How to Review Pizza: Here are the Ingredients to a Good Pizza Review

Tips from James Oley, the Keystone Pizza Critic

KeystonePizzaCritic  (James Oley)

I’ve loved pizza for as long as I can remember; who doesn’t, right? My love affair started with the usual reasons; pizza is good, it’s cheap, easy, fast, and so on. After years of being a passive fan I developed a ‘I’d like to own a pizza shop someday’ dream, and recently that dream has been on the forefront of my mind daily. It’s almost debilitating; my passion for the art and industry seems to grow with each slice I eat. I needed an outlet; a way to talk about pizza all the time, learn about pizza, learn to make pizza, and stay abreast with the industry. Without knowing how to review pizza, I took the first step. Enter blogging.

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Basic Ingredients

I decided that I was going to eat pizza from as many places as I could and review my experiences on a blog. I had no experience with being a pizza critic, or blogging, but because I enjoy the subject matter as much as I do, it didn’t take me long to start figuring things out. There are a lot of people out there who review pizza, and they each have their own style in regard to offering their reviews. I think some of the basics on how to review pizza include concentrating on (1) the information you provide, (2) how you present your information, (3) visual stimuli, and (4) engagement.

Nomad Pizza – One of James’ Faves

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Providing the Pizza Facts

The information you provide within your review should be thorough. It isn’t enough to say that you went to ABC Pizza Shop, liked their pizza and give them a rating. Everyone’s tastes and likes / dislikes are different, so you need to be thorough in your evaluation. When I’m eating a pizza I try to describe the cheese (what kind it is, how much there was on the pizza, was it burnt, etc.). I do the same for the sauce and crust (was the sauce sweet, zesty, contain herbs; the sauce to cheese ratio; was the crust crispy, soft, bubbly, sag too much at the tip, etc.). There are a plethora of items to consider (was the pizza NY style, Sicilian, greasy, cold, and so on). Other than the pizza, you could also give information pertaining to the establishment’s atmosphere, décor, service, payment methods, whether or not they deliver, convenience of parking… As I said, there is a ton of information you could include, you just have to find the sweet spot where you provide as much information as you can while ensuring your review isn’t too long or short.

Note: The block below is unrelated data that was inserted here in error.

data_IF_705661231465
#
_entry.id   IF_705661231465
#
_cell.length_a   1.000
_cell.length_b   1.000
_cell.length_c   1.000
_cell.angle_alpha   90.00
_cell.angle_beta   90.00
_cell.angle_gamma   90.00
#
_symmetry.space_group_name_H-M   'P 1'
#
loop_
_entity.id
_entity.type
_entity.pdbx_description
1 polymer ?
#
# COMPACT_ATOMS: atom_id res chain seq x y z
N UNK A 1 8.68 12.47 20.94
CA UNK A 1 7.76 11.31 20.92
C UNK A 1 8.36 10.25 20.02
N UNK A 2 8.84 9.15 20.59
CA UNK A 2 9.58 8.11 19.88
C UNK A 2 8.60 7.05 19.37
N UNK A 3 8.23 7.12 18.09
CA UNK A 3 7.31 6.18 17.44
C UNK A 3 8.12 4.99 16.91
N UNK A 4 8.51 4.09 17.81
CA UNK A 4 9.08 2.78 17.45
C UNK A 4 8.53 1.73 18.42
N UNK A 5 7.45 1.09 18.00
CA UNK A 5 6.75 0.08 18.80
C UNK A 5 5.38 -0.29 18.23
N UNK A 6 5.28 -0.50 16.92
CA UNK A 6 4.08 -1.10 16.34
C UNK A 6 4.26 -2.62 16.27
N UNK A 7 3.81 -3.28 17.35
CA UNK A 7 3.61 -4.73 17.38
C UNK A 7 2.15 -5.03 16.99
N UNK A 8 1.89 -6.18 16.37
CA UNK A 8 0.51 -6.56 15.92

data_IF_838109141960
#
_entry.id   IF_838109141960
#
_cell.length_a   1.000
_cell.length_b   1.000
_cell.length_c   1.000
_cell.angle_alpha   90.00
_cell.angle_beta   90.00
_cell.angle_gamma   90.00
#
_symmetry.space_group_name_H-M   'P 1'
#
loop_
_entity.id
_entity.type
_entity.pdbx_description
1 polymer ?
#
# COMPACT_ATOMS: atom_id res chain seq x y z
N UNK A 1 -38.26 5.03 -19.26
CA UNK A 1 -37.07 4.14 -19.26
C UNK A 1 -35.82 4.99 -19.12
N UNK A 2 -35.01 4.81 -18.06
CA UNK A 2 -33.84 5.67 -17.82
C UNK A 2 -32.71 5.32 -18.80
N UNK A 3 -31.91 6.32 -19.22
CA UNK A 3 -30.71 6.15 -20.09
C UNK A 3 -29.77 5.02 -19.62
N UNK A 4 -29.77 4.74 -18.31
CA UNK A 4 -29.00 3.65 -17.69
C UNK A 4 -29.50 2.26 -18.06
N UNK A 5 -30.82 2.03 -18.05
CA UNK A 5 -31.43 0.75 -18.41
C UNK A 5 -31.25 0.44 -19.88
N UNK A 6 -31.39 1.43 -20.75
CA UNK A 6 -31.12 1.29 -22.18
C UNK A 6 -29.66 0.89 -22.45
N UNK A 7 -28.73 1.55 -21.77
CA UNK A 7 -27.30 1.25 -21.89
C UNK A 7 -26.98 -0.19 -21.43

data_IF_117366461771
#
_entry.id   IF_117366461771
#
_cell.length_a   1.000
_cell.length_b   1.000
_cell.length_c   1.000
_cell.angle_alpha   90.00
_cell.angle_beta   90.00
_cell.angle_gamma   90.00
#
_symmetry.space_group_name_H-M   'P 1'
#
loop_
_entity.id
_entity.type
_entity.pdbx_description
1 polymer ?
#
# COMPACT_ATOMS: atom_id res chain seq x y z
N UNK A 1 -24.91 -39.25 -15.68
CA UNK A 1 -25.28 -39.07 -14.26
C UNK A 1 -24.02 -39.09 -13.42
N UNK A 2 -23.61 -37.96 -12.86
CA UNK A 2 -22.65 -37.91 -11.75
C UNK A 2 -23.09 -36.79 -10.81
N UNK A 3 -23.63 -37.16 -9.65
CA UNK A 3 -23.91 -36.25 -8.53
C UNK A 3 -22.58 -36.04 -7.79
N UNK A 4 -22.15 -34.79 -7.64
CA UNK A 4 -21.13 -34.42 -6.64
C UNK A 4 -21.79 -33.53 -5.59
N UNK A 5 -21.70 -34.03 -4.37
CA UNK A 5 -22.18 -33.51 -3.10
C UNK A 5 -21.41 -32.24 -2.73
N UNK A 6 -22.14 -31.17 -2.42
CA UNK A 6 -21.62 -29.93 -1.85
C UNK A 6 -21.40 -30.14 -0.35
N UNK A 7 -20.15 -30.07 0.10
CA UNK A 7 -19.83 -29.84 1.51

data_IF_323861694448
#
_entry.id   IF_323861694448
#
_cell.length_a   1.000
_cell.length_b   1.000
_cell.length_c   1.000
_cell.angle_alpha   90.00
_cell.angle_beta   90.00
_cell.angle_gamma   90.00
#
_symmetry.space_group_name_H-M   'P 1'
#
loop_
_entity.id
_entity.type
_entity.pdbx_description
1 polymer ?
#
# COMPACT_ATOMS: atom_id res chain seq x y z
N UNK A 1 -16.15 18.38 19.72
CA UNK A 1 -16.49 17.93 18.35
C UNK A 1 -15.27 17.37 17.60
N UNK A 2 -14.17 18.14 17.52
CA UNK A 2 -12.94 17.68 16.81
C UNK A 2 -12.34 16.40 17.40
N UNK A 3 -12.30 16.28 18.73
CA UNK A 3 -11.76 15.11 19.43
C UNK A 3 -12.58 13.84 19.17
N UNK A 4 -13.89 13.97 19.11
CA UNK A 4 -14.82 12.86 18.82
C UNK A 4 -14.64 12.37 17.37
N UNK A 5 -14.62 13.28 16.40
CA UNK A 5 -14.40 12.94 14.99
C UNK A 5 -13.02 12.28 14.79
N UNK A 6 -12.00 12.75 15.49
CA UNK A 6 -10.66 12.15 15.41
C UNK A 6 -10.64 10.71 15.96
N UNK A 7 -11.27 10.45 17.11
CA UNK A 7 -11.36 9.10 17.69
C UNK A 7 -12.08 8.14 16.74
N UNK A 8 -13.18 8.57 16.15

How to Present the Facts

A lot of the information given within pizza reviews is the same among all reviewers. What sets reviewers apart from each other is how they present their information. Each person must find their own style. Some people tie in personal information, some use a lingo that speaks to a younger crowd, and some tell a story while others simply list their findings. I suggest you determine how you will handle negative reviews. Will you slam the establishment for a negative experience, or let the truth be known in a more respectable manner? This is one factor I was caught off guard with when I started, and I ended up editing a blog post after it was published and read by the establishment whose pizza I reviewed. Although it’s simple, there is a lot to learn on how to review pizza correctly, tact is necessary.

Taking Pictures

IMG_2457On visual stimuli… This might be the easiest part. People love pictures. You don’t want a dozen pictures of the same thing, from the same angle, or of something mundane. When I take pictures I always take a lot more than I need because not all of them will turn out good. I usually try to get shots of the front of the establishment, the inside, the whole pizza or slice, the tip sag or lack of, and ones that concentrate on the cheese, sauce, and crust, including the underneath. What I end up using within my review depends on the information presented. Pictures are important; they can make people hungry or prevent them from patronizing a particular establishment. They’re also first impressions.